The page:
Renowned musicians will perform at “Kimberley Calling: a Frack Free Kimberley Concert” in support of Mangala Traditional Owners who oppose plans by petroleum companies to lay waste to their homelands in the Great Sandy Desert region of the Kimberley.
The gig, supported by Environs Kimberley and Lock the Gate Alliance WA, aims to provide Mangala Traditional Owners with a platform to raise their concerns over plans by Origin Energy, Buru Energy, and Theia Energy to frack Mangala Country.
Mangala elder Madeleine Jadai said, “We want to save our Country and to leave it as it is - for us, for our children, and their children.
“Our Country is special to us. The plants and the animals. Also it’s spiritual for us. Handed down from our forefathers.
“Fracking companies need to leave Country as it is, it’s alive.”
Environs Kimberley director Martin Pritchard said, “The McGowan government is about to open the door to fracking in the Kimberley despite it being banned in the southwest and Perth regions. If oil and gas companies get their way, we could see tens of thousands of wells drilled and fracked across the Kimberley’s unique and fragile landscape.
“Not only would this be a disaster for the Kimberley’s water, plants, and animals but it would be a death blow to the half a billion dollar per annum tourism industry. Tourists come to the Kimberley to see an intact landscape, they won’t come here if it's turned into oil and gas fields.”
“The Kimberley has the most intact tropical savannah in the world. We cannot allow it to be industrialised by the fracking industry.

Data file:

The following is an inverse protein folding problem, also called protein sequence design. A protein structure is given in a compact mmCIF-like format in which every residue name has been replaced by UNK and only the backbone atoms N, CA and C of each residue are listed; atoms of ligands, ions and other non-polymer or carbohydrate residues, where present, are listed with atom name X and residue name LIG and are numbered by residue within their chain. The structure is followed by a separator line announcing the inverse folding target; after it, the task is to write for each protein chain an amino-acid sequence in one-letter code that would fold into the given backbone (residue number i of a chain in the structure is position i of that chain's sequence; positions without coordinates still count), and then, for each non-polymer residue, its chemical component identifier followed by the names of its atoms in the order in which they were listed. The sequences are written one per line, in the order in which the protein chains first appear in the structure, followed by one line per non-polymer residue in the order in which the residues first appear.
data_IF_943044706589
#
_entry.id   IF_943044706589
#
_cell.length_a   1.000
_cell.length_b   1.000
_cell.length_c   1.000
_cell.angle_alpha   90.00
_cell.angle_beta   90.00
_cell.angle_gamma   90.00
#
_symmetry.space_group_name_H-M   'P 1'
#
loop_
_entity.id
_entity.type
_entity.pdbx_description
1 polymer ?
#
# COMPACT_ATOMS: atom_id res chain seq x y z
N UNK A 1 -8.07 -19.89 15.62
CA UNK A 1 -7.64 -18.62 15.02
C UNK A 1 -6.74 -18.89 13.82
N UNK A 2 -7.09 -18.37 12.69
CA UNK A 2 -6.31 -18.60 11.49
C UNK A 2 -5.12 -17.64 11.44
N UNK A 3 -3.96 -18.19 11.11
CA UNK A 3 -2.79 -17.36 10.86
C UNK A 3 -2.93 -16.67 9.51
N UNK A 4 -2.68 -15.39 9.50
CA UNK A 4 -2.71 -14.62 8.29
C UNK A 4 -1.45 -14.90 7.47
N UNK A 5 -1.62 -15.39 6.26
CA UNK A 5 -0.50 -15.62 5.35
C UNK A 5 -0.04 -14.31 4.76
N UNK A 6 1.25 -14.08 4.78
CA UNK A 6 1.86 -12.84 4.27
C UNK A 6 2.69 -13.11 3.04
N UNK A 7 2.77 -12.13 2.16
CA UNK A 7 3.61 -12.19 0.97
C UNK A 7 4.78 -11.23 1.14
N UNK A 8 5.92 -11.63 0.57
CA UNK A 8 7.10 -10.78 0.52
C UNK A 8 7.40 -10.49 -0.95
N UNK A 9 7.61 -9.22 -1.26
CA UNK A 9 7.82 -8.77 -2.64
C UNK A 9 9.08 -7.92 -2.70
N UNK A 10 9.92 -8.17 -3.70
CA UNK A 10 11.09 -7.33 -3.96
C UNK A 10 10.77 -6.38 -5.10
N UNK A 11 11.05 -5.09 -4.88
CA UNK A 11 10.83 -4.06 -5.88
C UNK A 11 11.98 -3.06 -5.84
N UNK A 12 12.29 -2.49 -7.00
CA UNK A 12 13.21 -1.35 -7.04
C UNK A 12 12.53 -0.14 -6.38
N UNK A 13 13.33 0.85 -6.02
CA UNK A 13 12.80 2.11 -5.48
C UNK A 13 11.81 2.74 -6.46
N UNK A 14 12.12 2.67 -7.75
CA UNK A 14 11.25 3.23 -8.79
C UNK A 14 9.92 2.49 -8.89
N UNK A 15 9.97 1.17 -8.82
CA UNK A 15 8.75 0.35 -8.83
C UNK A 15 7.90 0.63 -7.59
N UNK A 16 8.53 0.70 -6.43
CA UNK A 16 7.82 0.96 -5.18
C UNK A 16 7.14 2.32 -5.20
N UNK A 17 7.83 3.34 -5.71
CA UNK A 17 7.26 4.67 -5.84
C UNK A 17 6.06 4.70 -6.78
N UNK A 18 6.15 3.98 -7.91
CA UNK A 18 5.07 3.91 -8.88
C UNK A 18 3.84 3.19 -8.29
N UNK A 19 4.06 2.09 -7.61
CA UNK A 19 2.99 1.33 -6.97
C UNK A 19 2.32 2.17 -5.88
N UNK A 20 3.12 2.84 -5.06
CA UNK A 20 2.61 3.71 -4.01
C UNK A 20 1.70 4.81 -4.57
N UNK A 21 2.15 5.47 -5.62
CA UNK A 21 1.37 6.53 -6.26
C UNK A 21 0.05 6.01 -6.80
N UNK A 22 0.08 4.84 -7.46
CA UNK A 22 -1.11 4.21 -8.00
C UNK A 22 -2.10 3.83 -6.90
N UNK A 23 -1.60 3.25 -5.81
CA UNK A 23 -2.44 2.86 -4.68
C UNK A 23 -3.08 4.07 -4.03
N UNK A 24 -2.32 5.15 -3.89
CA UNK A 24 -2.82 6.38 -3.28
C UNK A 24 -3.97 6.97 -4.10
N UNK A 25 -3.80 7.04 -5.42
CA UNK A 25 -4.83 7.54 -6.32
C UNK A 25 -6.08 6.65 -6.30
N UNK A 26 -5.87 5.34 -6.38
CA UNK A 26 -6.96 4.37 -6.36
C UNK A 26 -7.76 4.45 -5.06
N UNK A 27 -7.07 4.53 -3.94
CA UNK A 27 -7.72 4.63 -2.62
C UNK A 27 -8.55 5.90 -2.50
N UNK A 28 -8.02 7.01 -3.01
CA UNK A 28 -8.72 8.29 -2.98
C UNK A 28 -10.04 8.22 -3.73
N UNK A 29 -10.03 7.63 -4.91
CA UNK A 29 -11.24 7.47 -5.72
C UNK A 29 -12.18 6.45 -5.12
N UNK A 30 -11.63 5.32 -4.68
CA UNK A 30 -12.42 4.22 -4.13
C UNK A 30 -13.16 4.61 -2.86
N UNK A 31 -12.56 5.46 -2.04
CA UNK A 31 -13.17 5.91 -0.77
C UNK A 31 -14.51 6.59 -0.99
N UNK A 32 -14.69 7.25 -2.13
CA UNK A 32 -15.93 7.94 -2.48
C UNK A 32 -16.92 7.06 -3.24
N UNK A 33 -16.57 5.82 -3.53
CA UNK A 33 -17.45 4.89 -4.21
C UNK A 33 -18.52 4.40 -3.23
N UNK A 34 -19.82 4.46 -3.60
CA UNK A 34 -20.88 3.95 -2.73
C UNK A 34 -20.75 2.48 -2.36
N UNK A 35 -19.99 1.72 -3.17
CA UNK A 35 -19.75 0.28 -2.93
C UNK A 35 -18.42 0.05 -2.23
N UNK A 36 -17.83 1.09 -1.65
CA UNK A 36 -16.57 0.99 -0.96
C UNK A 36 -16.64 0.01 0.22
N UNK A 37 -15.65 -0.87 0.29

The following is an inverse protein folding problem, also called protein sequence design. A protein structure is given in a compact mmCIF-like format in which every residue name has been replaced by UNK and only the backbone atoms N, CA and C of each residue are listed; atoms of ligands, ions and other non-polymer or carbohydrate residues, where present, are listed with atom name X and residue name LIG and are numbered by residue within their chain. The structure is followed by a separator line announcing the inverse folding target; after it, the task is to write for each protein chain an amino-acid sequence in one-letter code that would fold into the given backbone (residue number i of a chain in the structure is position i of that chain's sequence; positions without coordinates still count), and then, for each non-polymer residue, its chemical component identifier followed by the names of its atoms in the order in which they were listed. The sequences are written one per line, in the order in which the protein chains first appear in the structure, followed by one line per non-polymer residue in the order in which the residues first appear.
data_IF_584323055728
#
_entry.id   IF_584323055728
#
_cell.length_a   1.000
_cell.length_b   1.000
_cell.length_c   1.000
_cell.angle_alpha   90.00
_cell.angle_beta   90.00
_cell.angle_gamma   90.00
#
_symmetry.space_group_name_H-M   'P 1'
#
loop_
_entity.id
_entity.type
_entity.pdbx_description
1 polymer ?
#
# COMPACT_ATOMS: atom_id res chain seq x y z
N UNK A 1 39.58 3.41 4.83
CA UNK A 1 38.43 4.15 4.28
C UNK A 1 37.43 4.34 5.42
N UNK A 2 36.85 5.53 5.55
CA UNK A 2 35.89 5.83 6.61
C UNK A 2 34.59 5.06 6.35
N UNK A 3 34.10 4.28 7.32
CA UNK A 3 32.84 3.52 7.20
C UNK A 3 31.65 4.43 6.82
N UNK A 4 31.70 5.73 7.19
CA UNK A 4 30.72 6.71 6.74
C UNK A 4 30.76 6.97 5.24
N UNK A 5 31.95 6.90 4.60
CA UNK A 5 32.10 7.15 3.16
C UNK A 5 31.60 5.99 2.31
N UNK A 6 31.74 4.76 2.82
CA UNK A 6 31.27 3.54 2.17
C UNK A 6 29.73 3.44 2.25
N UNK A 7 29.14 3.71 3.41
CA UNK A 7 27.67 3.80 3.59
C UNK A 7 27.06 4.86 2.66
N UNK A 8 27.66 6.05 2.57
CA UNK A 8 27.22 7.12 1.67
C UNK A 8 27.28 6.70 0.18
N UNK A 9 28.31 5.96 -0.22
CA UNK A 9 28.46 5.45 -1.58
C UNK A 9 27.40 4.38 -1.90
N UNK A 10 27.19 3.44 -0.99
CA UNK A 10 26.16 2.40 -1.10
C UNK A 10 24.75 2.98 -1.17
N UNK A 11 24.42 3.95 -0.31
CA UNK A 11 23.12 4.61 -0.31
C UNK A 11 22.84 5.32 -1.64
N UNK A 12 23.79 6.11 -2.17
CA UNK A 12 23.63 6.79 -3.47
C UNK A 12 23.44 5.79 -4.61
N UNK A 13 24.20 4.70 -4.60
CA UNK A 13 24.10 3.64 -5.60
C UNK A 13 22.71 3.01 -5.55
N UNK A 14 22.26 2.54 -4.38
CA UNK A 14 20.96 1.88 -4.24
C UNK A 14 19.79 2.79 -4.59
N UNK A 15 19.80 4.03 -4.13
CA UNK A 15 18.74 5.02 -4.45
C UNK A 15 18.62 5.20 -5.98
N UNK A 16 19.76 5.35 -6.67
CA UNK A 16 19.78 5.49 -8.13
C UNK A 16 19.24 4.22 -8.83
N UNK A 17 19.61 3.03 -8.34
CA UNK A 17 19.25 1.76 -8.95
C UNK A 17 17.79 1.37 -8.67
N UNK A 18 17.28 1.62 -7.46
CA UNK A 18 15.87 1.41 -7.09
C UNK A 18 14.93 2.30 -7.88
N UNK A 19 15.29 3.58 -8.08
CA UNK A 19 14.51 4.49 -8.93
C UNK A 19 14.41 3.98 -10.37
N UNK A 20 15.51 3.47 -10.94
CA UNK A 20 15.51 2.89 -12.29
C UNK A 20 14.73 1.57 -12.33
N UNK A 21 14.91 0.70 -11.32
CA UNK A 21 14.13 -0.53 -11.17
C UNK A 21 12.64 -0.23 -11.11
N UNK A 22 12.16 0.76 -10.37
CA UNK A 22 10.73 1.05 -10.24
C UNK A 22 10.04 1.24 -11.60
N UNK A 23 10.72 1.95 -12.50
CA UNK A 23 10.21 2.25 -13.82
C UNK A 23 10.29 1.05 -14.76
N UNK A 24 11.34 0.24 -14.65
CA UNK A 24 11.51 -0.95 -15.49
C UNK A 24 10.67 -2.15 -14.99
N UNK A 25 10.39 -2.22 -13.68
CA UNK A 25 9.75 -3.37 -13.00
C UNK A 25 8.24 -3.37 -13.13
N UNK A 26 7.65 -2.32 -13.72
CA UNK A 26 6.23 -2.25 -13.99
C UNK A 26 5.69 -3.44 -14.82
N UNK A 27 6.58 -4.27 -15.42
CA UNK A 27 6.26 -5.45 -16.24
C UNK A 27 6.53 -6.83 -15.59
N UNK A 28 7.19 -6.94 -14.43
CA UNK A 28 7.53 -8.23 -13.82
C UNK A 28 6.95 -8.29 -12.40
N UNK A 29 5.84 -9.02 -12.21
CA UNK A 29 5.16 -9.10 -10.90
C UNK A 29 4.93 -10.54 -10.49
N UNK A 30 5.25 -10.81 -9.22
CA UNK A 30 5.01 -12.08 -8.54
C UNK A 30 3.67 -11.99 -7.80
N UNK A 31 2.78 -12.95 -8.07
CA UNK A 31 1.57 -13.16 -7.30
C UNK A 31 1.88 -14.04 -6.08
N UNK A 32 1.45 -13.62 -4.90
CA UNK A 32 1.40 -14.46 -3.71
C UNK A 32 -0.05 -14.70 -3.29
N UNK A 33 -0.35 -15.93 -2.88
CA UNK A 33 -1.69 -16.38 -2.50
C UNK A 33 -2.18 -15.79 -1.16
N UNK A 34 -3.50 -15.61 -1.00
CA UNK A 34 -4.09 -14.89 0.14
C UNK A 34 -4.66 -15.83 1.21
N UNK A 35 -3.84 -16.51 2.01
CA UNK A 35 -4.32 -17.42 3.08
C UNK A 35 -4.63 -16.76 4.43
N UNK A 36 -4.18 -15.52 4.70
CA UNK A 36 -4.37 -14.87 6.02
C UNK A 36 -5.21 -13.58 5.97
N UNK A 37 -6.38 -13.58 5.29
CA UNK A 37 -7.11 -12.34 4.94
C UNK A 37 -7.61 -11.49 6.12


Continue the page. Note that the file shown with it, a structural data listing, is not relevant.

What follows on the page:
“The oil and gas industry’s plans to industrialise this iconic region are completely at odds with the community’s vision for the Kimberley as a natural and cultural icon, and a tourism mecca.”
Lock the Gate Alliance WA coordinator Claire McKinnon said the WA McGowan Government was yet to implement promised legislation that would give Traditional Owners a right to say no to fracking companies trying to invade their land.
“This was a promise made in response to the 2018 fracking inquiry, and repeated in the leadup to the last election, yet is still not enshrined in law.
“It’s just one of several promises the McGowan Government made, but has not kept since the fracking moratorium was overturned. Landholders are also still unable to refuse entry to fracking companies, and drinking water is being put at risk.
“We sincerely hope members of the McGowan Government listen to what Mangala Traditional Owners will say on the 17th.”
When: from 5pm Saturday July 17
Who: John Butler, For Sure, The Mexicans, Wil Thomas and other special guests including Mangala community speakers
Where: Cable Beach Amphitheatre, Broome